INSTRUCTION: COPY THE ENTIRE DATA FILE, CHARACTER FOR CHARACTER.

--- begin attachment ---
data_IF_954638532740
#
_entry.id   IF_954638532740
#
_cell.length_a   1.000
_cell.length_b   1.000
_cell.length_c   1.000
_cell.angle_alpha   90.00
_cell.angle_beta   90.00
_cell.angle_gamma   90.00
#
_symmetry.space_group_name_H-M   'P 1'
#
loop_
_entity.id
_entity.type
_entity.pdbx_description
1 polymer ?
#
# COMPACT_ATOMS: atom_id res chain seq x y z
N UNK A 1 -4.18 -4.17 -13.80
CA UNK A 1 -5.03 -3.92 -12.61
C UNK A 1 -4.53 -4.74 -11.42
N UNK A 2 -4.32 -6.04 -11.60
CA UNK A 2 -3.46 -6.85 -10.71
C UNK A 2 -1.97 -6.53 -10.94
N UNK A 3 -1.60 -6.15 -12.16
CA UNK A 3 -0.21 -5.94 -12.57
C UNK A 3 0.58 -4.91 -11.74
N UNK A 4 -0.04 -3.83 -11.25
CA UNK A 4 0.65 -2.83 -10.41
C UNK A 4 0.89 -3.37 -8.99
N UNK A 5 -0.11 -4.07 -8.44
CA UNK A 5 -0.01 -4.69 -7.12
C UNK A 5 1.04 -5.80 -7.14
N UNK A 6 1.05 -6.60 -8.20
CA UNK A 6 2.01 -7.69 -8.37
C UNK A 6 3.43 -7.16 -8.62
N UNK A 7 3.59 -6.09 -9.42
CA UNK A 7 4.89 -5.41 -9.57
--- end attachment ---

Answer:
data_IF_954638532740
#
_entry.id   IF_954638532740
#
_cell.length_a   1.000
_cell.length_b   1.000
_cell.length_c   1.000
_cell.angle_alpha   90.00
_cell.angle_beta   90.00
_cell.angle_gamma   90.00
#
_symmetry.space_group_name_H-M   'P 1'
#
loop_
_entity.id
_entity.type
_entity.pdbx_description
1 polymer ?
#
# COMPACT_ATOMS: atom_id res chain seq x y z
N UNK A 1 -4.18 -4.17 -13.80
CA UNK A 1 -5.03 -3.92 -12.61
C UNK A 1 -4.53 -4.74 -11.42
N UNK A 2 -4.32 -6.04 -11.60
CA UNK A 2 -3.46 -6.85 -10.71
C UNK A 2 -1.97 -6.53 -10.94
N UNK A 3 -1.60 -6.15 -12.16
CA UNK A 3 -0.21 -5.94 -12.57
C UNK A 3 0.58 -4.91 -11.74
N UNK A 4 -0.04 -3.83 -11.25
CA UNK A 4 0.65 -2.83 -10.41
C UNK A 4 0.89 -3.37 -8.99
N UNK A 5 -0.11 -4.07 -8.44
CA UNK A 5 -0.01 -4.69 -7.12
C UNK A 5 1.04 -5.80 -7.14
N UNK A 6 1.05 -6.60 -8.20
CA UNK A 6 2.01 -7.69 -8.37
C UNK A 6 3.43 -7.16 -8.62
N UNK A 7 3.59 -6.09 -9.42
CA UNK A 7 4.89 -5.41 -9.57